Thrifty billionaires including John Caudwell, David Cheriton and Chuck Feeney prefer to walk, bike or use public transportation when getting around town. Certainly these wealthy individuals could afford to take a helicopter to their lunch meetings, or ride in chauffeur-driven Bentleys, but they choose to get a little exercise and take advantage of public transportation instead. Good for the bank account and great for the environment.
("Self-powered transportation"! Who woulda thunk it? I've been doing that for years, forgoing the helicopter and taking my 1984 pickup truck back and forth to my night-shift job.)
Buy your clothes off the rack
While some people, regardless of their net value, place a huge emphasis on wearing designer clothes and shoes, some frugal billionaires decide it's simply not worth the effort, or expense. You can find David Cheriton, the Stanford professor who matched Google founders Sergey Brin and Larry Page to the venture capitalists at Kleiner, Perkins, Caufield & Byers (resulting in a large reward of Google stock), wearing jeans and a t-shirt.
Ingvar Kamprad, the founder of the furniture company Ikea, avoids wearing suits, and John Caudwell, mobile phone mogul, buys his clothes off the rack instead of spending his wealth on designer clothes.
("Off the rack" ... Does Wal-Mart count?)
Keep your scissors sharp
The average haircut costs about $45, but people can and do spend up to $800 per cut and style. Multiply that by 8.6 (to account for a cut every six weeks) and it adds up to $7,200 per year, not including tips. These billionaires can certainly afford the most stylish haircuts, buy many cannot be bothered by the time it takes or the high price tag for the posh salons. Billionaires like John Caudwell and David Cheriton opt for cutting their own hair at home.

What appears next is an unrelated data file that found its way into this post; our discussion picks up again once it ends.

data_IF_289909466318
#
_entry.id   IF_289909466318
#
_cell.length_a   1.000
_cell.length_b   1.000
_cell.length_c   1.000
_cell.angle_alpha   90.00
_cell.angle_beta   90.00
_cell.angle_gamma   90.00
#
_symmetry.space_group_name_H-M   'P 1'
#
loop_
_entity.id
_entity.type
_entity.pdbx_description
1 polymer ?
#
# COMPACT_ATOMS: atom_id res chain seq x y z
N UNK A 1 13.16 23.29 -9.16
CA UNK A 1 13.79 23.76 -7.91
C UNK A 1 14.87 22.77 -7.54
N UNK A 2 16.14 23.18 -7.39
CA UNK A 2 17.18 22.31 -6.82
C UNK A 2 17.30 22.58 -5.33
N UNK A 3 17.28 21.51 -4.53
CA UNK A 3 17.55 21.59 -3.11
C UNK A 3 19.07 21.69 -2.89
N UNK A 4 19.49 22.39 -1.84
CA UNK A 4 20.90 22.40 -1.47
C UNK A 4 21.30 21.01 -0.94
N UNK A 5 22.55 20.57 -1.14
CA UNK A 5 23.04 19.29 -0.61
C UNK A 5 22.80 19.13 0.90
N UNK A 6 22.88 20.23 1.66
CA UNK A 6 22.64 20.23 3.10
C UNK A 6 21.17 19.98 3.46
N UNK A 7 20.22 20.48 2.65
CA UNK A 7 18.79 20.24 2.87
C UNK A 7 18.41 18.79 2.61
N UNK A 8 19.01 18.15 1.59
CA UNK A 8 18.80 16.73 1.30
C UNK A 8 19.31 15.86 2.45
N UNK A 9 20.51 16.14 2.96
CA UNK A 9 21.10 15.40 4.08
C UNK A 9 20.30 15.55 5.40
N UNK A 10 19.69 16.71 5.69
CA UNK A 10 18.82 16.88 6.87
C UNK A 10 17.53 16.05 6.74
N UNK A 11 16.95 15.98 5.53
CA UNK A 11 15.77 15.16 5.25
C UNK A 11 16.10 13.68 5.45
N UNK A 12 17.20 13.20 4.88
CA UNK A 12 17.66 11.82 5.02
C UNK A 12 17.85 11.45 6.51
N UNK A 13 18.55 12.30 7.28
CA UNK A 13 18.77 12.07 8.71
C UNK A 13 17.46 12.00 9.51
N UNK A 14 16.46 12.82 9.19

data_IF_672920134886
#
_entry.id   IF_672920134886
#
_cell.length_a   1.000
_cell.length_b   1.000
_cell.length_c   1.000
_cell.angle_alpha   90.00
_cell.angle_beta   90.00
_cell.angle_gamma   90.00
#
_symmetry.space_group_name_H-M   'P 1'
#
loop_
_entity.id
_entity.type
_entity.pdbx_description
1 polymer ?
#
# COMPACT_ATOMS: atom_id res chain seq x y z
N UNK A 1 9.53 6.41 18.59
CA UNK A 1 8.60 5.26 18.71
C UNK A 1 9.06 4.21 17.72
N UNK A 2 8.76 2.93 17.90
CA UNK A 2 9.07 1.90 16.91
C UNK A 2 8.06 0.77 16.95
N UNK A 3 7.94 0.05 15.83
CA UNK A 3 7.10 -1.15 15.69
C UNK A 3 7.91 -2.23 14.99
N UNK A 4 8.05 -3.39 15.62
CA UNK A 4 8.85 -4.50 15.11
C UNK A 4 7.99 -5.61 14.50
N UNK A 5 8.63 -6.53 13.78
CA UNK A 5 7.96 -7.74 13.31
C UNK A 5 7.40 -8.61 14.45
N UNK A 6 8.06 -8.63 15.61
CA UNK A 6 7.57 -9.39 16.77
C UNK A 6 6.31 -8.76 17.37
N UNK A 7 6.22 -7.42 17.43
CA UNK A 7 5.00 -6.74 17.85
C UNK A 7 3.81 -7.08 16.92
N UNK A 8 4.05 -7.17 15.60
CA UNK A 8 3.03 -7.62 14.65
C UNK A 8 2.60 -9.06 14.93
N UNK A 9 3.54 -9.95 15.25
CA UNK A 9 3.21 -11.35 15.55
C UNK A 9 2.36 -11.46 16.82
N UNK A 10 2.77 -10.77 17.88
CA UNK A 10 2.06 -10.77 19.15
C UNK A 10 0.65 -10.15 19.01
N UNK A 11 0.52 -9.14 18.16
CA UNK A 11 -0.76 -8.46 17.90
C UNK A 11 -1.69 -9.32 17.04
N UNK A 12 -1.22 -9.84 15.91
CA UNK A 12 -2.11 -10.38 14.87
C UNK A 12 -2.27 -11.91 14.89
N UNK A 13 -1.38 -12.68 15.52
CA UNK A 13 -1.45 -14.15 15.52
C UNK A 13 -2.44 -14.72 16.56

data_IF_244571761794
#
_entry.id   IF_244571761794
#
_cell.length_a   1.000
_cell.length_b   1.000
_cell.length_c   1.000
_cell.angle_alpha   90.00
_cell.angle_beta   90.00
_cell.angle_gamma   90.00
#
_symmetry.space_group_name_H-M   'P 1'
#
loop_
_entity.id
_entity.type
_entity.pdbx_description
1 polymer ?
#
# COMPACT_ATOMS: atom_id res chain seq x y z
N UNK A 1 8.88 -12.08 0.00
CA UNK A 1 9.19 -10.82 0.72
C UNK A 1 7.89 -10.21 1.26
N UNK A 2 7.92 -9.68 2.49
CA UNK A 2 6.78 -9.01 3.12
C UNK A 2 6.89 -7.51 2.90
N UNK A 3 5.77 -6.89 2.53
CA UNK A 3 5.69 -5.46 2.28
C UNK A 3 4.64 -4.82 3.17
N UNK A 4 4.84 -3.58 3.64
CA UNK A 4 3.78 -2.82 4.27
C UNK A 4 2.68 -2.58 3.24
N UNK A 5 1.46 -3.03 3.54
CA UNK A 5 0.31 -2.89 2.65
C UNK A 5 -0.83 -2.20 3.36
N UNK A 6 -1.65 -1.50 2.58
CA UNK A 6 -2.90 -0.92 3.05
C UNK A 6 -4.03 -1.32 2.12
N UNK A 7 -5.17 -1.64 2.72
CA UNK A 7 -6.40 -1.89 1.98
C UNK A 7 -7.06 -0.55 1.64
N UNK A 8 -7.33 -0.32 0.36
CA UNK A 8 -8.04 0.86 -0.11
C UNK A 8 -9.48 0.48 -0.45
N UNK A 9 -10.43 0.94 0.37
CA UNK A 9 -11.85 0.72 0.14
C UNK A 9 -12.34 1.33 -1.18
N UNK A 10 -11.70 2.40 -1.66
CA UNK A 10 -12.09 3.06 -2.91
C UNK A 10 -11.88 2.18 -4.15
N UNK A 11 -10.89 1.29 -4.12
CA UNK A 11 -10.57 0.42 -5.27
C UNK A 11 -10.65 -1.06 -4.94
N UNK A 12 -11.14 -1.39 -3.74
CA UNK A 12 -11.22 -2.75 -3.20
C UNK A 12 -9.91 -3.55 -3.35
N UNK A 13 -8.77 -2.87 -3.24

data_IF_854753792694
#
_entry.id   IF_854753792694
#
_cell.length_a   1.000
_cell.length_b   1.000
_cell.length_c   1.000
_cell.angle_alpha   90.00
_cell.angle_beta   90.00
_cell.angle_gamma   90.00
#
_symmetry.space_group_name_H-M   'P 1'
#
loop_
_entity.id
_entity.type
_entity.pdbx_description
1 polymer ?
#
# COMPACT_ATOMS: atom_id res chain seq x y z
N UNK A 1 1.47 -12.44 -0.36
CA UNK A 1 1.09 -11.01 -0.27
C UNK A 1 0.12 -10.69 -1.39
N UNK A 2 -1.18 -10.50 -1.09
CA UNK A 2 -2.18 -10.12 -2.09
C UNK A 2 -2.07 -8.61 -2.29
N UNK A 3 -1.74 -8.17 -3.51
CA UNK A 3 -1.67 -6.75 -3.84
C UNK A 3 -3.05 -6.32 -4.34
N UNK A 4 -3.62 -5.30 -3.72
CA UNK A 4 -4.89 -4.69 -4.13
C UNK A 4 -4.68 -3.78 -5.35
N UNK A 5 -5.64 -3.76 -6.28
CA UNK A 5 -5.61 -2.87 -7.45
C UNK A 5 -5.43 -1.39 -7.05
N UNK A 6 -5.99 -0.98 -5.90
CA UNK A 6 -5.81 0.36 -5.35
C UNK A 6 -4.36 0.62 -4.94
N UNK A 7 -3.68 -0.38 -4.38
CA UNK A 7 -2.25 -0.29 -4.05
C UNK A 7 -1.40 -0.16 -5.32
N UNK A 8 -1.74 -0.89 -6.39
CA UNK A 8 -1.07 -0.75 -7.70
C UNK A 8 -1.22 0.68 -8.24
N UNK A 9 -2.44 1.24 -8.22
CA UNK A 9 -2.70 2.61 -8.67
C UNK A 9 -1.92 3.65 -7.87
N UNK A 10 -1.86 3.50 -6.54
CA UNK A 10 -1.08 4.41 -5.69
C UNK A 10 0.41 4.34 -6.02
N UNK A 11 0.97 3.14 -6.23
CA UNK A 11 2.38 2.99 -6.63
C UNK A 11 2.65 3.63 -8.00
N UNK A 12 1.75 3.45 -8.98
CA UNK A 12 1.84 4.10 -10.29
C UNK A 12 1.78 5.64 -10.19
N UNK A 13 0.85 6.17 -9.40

($45 for an "average" haircut? Where do these people get their hair cut? My wife has been cutting her own hair for many years, and when I get mine cut, about once every three months, I pay $12 and get every penny's worth. Then I wait until I'm a semi-hippie to get it cut again. Hey, what happened to that first million?
Of course, I can hear someone out there saying, "Maybe he isn't that successful exactly because he doesn't get enough haircuts." Hey, all that extra money has been going straight into my 401(k), so there.)
Drive a regular car